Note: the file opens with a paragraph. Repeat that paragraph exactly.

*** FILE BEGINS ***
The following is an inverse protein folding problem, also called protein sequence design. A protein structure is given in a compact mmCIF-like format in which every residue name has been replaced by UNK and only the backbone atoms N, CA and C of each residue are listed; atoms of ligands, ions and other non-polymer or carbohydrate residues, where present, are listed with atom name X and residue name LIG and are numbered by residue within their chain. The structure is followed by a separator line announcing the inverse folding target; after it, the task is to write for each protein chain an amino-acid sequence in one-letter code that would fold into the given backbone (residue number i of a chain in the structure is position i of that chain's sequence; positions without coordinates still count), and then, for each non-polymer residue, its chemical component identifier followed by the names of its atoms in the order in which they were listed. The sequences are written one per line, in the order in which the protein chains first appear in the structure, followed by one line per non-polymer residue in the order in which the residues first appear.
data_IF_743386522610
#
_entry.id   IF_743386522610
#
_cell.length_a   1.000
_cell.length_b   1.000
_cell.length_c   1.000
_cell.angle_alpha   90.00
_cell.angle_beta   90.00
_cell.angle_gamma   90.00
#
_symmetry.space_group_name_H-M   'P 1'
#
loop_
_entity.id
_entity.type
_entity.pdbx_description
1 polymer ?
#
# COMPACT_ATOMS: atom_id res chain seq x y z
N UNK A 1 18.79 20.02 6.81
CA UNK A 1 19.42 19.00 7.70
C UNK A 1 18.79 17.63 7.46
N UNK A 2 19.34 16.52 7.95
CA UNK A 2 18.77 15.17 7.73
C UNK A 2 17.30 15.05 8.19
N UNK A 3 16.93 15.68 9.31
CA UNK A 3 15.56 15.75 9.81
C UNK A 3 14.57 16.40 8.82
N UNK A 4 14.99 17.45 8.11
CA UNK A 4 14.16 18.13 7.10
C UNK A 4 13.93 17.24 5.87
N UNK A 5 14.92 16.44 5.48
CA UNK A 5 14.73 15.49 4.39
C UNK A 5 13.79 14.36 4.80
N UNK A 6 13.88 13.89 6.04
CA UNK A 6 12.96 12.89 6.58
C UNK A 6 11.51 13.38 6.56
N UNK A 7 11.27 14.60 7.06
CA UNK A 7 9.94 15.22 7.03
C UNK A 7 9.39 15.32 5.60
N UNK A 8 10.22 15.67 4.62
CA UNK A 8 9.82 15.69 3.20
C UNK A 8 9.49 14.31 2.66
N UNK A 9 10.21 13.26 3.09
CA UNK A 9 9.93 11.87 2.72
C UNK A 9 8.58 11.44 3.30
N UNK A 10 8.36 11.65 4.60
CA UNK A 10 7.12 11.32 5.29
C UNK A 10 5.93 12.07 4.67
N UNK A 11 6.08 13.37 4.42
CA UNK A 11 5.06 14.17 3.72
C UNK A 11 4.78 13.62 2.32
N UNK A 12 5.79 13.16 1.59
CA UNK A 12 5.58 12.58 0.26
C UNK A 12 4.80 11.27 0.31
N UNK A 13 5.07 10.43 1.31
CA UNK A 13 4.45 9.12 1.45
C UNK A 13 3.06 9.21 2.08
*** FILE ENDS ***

The following is an inverse protein folding problem, also called protein sequence design. A protein structure is given in a compact mmCIF-like format in which every residue name has been replaced by UNK and only the backbone atoms N, CA and C of each residue are listed; atoms of ligands, ions and other non-polymer or carbohydrate residues, where present, are listed with atom name X and residue name LIG and are numbered by residue within their chain. The structure is followed by a separator line announcing the inverse folding target; after it, the task is to write for each protein chain an amino-acid sequence in one-letter code that would fold into the given backbone (residue number i of a chain in the structure is position i of that chain's sequence; positions without coordinates still count), and then, for each non-polymer residue, its chemical component identifier followed by the names of its atoms in the order in which they were listed. The sequences are written one per line, in the order in which the protein chains first appear in the structure, followed by one line per non-polymer residue in the order in which the residues first appear.